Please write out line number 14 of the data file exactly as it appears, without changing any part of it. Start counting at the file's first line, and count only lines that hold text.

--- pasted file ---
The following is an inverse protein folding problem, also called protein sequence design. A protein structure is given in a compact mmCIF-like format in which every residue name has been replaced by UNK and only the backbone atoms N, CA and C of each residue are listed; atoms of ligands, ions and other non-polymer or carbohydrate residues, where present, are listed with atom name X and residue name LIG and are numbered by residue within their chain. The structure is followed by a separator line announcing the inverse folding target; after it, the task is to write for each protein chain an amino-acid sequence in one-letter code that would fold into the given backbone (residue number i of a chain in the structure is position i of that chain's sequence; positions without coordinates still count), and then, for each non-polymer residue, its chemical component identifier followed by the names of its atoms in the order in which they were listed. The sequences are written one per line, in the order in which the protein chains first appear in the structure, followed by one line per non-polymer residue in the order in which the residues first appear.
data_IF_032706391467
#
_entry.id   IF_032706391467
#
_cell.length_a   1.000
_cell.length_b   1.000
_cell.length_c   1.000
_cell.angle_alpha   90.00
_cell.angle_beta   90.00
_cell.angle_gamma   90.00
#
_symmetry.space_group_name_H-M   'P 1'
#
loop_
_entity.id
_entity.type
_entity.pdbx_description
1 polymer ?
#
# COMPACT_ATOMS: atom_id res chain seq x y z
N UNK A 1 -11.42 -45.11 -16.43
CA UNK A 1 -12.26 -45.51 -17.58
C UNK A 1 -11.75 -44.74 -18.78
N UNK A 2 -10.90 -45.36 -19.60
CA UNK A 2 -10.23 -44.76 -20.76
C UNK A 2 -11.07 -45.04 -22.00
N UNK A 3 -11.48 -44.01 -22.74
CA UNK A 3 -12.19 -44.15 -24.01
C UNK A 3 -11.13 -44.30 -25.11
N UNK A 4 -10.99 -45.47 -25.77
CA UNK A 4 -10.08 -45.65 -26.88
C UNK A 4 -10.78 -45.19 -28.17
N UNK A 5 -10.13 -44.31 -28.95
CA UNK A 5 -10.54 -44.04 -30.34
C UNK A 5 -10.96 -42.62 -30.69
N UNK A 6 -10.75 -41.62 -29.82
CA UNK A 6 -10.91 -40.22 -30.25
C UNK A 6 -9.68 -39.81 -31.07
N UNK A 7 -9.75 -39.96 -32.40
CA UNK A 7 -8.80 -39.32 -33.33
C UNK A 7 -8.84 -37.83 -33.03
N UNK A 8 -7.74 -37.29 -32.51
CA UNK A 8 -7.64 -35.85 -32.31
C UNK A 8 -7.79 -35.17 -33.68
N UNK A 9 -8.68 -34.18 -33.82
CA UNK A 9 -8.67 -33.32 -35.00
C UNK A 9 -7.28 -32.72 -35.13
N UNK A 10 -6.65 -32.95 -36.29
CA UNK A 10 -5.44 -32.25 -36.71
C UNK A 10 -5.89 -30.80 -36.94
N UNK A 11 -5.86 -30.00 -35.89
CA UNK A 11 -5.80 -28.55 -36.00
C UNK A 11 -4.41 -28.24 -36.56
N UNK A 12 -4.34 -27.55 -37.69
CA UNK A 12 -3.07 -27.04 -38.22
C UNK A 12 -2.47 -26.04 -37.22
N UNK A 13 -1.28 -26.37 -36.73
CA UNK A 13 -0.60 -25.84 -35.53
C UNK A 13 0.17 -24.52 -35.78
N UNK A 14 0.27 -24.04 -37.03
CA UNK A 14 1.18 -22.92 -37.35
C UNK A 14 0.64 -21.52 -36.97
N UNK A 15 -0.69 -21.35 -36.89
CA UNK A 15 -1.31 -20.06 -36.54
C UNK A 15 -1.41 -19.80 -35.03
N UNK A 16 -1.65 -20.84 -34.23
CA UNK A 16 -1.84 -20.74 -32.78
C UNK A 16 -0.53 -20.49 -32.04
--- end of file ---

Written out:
#